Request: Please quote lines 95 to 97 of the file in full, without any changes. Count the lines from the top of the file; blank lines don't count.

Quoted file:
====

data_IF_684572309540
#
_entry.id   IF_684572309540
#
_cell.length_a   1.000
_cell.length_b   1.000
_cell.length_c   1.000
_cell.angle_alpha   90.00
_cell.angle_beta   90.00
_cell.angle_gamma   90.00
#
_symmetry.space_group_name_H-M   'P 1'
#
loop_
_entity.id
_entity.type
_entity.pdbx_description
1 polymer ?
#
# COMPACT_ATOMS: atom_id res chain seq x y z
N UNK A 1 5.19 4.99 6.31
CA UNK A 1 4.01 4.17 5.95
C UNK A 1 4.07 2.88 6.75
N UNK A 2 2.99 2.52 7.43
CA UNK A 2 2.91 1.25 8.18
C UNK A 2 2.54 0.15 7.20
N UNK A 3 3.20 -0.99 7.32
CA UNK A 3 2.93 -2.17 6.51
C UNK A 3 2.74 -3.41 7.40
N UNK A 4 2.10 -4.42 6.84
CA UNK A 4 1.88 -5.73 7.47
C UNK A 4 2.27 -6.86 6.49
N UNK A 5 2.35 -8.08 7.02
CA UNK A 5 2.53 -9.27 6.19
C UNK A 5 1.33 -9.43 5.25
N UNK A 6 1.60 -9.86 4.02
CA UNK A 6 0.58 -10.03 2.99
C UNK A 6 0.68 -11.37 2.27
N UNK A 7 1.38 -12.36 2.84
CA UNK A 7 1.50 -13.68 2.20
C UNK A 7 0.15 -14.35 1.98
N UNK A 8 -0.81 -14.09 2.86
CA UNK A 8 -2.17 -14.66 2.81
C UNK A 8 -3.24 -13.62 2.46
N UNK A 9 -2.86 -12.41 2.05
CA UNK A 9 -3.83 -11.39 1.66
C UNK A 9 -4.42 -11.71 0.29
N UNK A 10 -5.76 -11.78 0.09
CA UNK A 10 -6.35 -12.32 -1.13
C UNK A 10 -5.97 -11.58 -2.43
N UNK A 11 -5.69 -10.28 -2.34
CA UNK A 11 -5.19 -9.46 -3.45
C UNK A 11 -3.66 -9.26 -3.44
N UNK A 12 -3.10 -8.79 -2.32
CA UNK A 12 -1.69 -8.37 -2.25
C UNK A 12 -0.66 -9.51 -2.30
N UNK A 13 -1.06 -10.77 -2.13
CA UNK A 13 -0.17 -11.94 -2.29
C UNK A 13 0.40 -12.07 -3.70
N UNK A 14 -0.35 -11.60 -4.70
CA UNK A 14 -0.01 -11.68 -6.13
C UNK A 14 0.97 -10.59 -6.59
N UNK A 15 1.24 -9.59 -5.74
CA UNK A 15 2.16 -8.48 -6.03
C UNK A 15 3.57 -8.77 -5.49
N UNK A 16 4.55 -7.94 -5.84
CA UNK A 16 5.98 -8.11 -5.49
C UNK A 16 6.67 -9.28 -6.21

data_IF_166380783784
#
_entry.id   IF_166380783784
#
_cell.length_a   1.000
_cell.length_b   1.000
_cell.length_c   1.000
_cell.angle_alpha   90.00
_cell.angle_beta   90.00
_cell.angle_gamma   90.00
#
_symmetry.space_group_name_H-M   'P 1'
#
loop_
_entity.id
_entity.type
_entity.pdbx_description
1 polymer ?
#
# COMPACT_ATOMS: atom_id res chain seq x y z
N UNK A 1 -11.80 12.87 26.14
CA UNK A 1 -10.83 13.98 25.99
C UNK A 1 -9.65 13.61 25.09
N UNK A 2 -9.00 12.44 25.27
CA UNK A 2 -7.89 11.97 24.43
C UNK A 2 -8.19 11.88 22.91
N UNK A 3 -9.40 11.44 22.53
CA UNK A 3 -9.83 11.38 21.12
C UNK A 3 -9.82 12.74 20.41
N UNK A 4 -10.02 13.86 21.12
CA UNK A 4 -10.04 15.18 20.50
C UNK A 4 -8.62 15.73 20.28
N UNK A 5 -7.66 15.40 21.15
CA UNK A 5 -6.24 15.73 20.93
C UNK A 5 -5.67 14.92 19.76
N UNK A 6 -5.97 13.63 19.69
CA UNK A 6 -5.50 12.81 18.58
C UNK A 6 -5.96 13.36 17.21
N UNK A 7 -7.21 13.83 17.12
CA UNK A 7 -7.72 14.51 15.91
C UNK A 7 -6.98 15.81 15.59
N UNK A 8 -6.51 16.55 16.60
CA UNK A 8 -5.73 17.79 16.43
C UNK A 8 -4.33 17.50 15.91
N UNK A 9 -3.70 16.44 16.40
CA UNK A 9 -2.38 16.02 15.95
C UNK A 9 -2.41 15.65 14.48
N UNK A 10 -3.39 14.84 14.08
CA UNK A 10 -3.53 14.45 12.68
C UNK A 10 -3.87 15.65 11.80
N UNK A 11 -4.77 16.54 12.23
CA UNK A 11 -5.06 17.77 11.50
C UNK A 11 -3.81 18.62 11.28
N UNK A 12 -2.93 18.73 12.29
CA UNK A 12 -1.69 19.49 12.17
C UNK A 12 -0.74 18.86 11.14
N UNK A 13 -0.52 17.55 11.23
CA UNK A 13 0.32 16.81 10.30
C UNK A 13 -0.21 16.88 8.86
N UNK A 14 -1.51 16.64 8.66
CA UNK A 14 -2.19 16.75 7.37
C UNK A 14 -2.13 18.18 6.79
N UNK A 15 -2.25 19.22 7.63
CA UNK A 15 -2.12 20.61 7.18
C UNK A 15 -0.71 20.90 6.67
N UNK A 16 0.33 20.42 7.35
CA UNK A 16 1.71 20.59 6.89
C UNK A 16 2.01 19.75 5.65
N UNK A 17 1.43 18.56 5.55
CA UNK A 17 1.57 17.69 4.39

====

N UNK A 3 -9.40 11.44 22.53
CA UNK A 3 -9.83 11.38 21.12
C UNK A 3 -9.82 12.74 20.41